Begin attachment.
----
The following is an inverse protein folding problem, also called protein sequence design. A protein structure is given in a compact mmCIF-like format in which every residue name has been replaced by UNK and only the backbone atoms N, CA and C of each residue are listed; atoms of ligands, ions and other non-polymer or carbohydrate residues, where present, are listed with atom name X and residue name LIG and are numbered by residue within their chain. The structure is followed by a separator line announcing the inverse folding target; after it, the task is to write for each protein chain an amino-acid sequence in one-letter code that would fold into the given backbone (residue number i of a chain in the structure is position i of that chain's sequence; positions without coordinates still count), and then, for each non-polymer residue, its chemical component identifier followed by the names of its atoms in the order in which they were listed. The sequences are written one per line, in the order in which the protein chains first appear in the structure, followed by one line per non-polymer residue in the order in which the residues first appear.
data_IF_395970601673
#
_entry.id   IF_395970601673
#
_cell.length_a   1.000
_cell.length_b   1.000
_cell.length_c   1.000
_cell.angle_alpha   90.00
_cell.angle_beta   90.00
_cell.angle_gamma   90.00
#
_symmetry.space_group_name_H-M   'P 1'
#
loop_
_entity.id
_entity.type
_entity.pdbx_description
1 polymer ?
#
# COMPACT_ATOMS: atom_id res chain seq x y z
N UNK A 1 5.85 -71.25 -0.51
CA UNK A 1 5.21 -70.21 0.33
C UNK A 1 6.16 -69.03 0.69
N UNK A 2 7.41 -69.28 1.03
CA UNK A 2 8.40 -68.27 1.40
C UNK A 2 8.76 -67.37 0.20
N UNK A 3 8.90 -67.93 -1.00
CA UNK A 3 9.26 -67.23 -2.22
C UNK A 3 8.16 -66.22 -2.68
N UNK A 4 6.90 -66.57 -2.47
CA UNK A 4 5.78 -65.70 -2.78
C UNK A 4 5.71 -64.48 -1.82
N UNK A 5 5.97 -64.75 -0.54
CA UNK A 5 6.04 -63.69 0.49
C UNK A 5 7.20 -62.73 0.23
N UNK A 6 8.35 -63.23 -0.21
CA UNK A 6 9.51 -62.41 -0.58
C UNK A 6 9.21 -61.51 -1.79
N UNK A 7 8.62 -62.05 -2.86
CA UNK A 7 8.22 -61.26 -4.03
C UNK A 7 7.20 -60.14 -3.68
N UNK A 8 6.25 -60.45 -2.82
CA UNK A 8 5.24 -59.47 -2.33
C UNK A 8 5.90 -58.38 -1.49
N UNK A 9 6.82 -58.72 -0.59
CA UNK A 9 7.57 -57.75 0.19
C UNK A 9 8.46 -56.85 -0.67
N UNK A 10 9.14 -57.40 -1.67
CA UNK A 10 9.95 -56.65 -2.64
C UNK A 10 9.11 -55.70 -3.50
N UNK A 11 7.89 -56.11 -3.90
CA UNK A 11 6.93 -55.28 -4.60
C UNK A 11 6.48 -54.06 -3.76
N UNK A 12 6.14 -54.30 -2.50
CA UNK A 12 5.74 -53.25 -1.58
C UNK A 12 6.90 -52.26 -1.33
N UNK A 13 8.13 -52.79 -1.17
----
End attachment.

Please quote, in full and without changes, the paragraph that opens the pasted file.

The following is an inverse protein folding problem, also called protein sequence design. A protein structure is given in a compact mmCIF-like format in which every residue name has been replaced by UNK and only the backbone atoms N, CA and C of each residue are listed; atoms of ligands, ions and other non-polymer or carbohydrate residues, where present, are listed with atom name X and residue name LIG and are numbered by residue within their chain. The structure is followed by a separator line announcing the inverse folding target; after it, the task is to write for each protein chain an amino-acid sequence in one-letter code that would fold into the given backbone (residue number i of a chain in the structure is position i of that chain's sequence; positions without coordinates still count), and then, for each non-polymer residue, its chemical component identifier followed by the names of its atoms in the order in which they were listed. The sequences are written one per line, in the order in which the protein chains first appear in the structure, followed by one line per non-polymer residue in the order in which the residues first appear.